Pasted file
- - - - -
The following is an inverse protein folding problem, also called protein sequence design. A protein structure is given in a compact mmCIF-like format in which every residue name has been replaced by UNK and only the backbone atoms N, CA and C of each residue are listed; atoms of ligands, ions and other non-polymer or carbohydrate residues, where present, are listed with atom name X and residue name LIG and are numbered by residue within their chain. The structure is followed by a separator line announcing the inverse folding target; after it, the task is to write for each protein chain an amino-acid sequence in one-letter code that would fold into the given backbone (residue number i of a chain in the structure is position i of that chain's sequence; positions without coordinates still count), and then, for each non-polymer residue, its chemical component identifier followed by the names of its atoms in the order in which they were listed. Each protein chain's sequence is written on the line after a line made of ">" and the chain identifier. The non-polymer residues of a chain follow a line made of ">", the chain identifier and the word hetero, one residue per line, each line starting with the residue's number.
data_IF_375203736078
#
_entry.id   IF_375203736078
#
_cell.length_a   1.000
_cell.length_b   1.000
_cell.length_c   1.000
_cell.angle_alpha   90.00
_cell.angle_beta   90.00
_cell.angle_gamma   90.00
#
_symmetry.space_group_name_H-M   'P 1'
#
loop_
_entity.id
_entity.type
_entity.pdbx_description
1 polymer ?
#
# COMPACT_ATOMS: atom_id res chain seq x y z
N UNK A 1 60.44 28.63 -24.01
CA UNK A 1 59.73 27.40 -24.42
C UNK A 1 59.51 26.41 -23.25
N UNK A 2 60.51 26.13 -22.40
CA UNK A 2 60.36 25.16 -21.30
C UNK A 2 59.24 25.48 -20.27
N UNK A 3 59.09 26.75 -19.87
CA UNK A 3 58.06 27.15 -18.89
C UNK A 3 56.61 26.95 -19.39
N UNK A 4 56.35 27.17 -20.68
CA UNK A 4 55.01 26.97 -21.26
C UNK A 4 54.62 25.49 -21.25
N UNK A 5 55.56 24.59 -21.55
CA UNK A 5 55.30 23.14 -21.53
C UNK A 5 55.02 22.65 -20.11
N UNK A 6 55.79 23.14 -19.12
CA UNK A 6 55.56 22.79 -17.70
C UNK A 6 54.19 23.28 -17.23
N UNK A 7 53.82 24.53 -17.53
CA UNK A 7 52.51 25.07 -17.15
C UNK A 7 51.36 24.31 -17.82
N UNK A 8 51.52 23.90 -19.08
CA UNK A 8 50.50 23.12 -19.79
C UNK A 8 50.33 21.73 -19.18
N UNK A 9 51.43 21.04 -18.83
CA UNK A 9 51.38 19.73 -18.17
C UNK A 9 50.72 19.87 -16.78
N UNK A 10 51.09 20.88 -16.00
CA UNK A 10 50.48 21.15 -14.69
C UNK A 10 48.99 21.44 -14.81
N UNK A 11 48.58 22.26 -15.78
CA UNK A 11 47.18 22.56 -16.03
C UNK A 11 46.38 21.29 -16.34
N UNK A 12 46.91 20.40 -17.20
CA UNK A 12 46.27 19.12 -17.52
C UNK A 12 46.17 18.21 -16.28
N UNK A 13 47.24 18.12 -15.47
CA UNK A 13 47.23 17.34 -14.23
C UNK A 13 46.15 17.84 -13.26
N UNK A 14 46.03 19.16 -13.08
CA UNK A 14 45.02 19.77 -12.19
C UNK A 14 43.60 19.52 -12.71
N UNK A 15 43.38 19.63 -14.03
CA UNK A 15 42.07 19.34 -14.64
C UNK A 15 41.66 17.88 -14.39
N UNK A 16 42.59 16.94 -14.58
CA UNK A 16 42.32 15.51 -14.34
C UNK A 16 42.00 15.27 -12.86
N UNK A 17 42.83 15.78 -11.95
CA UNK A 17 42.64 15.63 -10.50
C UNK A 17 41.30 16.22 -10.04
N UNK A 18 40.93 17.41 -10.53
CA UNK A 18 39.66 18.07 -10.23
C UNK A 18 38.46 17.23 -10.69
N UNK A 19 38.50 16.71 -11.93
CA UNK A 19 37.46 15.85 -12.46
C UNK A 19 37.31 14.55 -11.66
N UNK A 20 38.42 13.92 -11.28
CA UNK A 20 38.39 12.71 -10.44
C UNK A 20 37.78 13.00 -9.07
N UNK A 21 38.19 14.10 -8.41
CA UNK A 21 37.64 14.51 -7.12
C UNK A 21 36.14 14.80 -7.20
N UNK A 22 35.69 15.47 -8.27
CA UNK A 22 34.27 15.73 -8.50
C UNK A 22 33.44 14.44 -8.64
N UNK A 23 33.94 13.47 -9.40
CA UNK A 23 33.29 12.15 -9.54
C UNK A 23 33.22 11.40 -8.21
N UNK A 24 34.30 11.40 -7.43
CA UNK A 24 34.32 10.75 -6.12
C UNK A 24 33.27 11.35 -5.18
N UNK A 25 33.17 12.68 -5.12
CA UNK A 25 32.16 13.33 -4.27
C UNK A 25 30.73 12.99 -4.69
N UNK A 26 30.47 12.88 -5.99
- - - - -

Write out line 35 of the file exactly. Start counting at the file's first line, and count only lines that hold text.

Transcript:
CA UNK A 5 55.30 23.14 -21.53